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14 Inherited Prion Diseases

Qingzhong Kong, Witold K. Surewicz, Robert B. Petersen, Wenquan Zou, Shu G. Chen, Pierluigi Gambetti, Piero Parchi, Sabina Capellari, Lev Goldfarb, Pasquale Montagna, Elio Lugaresi, Pedro Piccardo, Bernardino Ghetti


The first report of an inherited prion disease can be traced to an affected member of the “H” family carrying a neurologic disorder through multiple generations. It was presented at a meeting of the Viennese Neurological and Psychiatric Association in 1912 (Dimitz 1913). Two decades passed before Gerstmann in 1928 and Gerstmann, Sträussler, and Scheinker in 1936 reported clinical presentations and neuropathologic findings for several affected members of the “H” family. These reports established the disease that is currently referred to as Gerstmann-Sträussler-Scheinker disease or GSS (Gerstmann 1928; Gerstmann et al. 1936).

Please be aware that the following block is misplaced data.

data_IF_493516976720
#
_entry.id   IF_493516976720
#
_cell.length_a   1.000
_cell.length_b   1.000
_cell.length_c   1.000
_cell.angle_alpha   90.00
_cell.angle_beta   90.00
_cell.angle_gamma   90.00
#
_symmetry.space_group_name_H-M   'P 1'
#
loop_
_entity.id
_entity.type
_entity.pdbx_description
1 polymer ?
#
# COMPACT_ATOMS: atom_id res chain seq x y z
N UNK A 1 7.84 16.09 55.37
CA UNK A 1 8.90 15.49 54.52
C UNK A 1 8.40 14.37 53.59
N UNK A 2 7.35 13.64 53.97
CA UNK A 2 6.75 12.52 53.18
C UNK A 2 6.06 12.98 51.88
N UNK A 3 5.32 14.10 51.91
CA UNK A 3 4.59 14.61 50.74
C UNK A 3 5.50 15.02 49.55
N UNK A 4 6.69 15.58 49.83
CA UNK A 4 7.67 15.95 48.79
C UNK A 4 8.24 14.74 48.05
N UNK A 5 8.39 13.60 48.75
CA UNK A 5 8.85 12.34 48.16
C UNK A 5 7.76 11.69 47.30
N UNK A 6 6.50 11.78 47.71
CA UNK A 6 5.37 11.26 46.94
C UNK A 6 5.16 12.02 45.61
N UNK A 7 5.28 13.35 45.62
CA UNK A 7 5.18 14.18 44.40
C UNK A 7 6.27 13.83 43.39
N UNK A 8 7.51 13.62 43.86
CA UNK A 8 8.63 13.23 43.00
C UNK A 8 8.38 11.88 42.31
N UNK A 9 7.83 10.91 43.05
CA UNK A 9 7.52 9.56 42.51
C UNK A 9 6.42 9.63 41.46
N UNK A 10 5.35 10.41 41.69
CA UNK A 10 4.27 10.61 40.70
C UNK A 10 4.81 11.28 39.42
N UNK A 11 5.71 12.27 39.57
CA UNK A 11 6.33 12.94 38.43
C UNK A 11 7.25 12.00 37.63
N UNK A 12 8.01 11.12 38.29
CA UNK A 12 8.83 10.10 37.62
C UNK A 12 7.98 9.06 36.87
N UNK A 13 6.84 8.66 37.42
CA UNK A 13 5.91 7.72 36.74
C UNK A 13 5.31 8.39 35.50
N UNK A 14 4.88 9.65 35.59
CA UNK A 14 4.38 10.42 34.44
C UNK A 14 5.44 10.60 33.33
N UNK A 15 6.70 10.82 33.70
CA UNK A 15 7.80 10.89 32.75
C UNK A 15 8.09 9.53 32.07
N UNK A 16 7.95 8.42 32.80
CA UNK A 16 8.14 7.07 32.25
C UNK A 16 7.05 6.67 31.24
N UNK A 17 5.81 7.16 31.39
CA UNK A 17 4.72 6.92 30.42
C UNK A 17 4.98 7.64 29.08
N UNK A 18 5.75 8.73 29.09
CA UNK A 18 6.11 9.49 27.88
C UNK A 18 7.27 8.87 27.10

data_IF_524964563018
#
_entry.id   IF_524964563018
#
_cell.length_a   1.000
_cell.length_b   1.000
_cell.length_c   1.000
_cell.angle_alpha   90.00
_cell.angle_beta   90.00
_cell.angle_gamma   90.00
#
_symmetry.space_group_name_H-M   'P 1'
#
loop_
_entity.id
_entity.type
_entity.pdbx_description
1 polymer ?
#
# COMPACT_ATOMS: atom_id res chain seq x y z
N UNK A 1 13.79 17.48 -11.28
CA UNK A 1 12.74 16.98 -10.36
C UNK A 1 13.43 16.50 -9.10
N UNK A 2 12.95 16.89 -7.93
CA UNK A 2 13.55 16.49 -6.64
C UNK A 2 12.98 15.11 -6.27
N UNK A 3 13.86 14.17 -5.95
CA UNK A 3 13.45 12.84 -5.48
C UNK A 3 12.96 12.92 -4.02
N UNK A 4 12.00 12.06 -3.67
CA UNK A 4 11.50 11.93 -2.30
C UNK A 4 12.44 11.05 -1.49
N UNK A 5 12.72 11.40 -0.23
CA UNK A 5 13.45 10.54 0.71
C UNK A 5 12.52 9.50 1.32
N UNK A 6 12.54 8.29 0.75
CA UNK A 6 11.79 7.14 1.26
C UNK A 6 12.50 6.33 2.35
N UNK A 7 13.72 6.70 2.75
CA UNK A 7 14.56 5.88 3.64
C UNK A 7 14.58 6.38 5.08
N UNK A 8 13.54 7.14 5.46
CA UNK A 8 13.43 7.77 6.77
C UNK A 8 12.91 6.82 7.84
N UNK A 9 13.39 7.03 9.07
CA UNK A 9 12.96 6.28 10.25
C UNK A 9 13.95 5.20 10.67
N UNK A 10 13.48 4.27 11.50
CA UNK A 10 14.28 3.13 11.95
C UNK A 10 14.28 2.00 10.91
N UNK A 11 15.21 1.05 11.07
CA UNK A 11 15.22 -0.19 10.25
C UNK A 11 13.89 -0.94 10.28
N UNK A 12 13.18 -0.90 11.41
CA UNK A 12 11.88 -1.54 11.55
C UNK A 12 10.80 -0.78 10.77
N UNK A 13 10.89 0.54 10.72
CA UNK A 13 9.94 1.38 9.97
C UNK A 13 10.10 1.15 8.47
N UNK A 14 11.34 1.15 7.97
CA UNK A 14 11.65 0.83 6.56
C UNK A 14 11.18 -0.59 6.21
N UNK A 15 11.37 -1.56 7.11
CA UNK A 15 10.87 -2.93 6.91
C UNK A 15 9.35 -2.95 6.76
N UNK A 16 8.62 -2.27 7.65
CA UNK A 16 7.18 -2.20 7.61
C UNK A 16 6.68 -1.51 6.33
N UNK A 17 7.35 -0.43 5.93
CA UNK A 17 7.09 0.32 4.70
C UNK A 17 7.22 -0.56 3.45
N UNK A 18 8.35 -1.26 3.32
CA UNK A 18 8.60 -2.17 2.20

The subject reported by Creutzfeldt in 1920 and 1921, who had a positive family history (Creutzfeldt 1920Creutzfeldt 1921), is unlikely to have been affected by the condition now called Creutzfeldt-Jakob disease (CJD). The first authentic familial case of CJD was recorded in 1924 by Kirschbaum (1924). However, it was Meggendorfer in 1930 who showed that the subject described by Kirschbaum was a member of a large kindred that became known as the “Backer” family, proven in subsequent publications to be affected by an inherited form of CJD (Meggendorfer 1930; Stender 1930; Jakob et al. 1950).

In 1973, Gajdusek, Gibbs, and their colleagues first demonstrated the transmissibility of inherited prion diseases with a CJD-like phenotype to nonhuman primates (Roos et al. 1973). This finding followed earlier studies that reported the transmissibility of the sporadic form of CJD and kuru, a prion disease of the Fore tribe of New Guinea propagated through endocannibalism (Gajdusek et al. 1966; Gibbs...

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